The White House on Friday brushed aside documents showing just six people successfully enrolled online in Obamacare the first day public exchanges launched this month, accusing Republicans of “cherry-picking” data about the botched rollout to the president's signature legislative achievement.
The House Oversight and Government Reform Committee late Thursday released “war-room” notes from Centers for Medicare & Medicaid Services internal meetings, which suggest that just a half-dozen people were able to enroll online in new health plans Oct. 1. Just 248 people had signed up through the website by Oct. 3, according to the notes.
Yet White House press secretary Jay Carney said the release was politically motivated and did not reflect the complete enrollment picture.
“I think these are rough figures, notes that were sort of a snapshot in time,” Obama’s top spokesman said.
The administration has encouraged consumers to register by mail and by phone as well as the website is fixed.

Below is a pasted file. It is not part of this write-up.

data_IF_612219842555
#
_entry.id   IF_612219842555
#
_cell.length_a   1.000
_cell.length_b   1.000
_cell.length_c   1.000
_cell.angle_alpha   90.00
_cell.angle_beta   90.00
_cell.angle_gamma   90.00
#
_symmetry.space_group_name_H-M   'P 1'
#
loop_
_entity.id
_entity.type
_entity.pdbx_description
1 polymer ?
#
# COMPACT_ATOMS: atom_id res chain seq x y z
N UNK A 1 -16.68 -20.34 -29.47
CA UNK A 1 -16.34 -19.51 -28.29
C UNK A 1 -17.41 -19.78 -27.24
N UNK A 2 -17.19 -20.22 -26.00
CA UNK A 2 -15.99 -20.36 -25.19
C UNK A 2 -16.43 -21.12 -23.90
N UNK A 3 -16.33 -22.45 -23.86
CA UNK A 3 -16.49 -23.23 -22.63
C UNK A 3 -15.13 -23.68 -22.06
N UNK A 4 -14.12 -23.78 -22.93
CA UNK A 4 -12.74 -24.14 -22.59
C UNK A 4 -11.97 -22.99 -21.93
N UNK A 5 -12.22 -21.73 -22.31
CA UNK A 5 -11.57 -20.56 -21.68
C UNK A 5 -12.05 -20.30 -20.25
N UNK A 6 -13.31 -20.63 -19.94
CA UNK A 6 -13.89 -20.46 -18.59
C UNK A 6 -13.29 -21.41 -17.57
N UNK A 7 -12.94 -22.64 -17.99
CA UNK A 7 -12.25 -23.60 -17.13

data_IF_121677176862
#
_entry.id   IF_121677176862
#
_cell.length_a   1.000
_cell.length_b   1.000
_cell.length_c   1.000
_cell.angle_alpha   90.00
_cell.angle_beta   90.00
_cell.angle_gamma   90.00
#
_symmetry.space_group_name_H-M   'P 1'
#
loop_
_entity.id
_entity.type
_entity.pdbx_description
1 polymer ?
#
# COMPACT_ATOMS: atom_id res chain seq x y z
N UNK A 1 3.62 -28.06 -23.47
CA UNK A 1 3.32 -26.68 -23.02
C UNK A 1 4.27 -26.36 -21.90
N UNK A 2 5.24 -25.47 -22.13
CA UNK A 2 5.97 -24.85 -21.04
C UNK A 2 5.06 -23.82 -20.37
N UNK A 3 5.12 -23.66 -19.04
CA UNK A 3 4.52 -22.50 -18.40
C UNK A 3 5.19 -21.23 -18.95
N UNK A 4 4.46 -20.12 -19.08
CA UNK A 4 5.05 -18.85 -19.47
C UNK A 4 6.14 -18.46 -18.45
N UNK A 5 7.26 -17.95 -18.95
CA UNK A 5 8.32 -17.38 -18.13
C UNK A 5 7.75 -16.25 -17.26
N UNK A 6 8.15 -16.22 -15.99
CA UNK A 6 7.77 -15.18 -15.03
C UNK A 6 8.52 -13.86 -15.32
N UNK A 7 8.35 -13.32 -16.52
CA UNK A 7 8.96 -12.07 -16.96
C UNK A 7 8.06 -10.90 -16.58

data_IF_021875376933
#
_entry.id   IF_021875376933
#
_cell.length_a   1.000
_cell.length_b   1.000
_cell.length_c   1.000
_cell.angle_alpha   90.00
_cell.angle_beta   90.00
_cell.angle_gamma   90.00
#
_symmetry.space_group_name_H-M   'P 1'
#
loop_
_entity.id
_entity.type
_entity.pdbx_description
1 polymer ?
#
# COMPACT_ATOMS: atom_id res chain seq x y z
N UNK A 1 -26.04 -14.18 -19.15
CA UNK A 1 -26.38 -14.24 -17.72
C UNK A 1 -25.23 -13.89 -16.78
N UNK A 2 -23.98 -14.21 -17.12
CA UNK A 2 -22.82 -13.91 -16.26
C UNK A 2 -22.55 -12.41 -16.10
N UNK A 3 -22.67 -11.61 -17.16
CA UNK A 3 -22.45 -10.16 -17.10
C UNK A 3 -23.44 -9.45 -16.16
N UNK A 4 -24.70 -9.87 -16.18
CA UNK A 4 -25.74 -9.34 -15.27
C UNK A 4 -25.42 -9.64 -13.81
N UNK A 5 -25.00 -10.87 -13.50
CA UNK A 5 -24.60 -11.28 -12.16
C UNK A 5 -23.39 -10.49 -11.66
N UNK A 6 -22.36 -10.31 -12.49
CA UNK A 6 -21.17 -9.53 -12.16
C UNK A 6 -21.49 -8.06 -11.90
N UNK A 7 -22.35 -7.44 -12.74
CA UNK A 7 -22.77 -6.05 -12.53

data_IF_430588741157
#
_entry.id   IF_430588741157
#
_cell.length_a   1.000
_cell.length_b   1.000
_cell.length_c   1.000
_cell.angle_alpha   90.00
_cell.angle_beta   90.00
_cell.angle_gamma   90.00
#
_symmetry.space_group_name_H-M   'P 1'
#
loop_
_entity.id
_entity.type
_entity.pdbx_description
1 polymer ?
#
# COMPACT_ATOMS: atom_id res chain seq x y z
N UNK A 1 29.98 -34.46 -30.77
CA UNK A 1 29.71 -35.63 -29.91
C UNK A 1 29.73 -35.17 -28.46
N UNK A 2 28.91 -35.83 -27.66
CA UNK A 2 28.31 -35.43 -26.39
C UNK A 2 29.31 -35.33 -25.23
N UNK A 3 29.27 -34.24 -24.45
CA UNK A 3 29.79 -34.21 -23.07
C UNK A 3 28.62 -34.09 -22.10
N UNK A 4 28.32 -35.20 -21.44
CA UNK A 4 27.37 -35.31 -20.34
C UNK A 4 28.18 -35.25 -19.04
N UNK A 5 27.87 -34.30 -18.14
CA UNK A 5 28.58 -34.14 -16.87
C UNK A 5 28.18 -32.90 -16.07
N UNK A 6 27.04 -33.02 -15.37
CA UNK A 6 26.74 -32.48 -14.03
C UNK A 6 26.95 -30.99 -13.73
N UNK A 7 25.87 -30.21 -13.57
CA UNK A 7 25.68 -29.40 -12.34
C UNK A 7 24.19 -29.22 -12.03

Carney said the notes reflected a reality that President Obama has publicly acknowledged: healthcare.gov isn’t meeting expectations.
“If the implication from this disclosure is that the website wasn’t working effectively on Oct. 1— I think that is a dog bites man story,” Carney said. “We know that.”
The administration is attempting to convince the public that the rocky rollout is not indicative of the eventual impact of the Affordable Care Act. The White House has repeatedly compared the early problems to those encountered in Massachusetts when officials implemented a similar law at the state level.
The administration has said it will release official enrollment numbers in mid-November.
But Carney was quick to downplay expectations for that release.
“We don’t expect those numbers to be very high,” Carney said, “and we never did.”
The administration is aiming to enroll 7 million Americans in Obamacare by the end of March.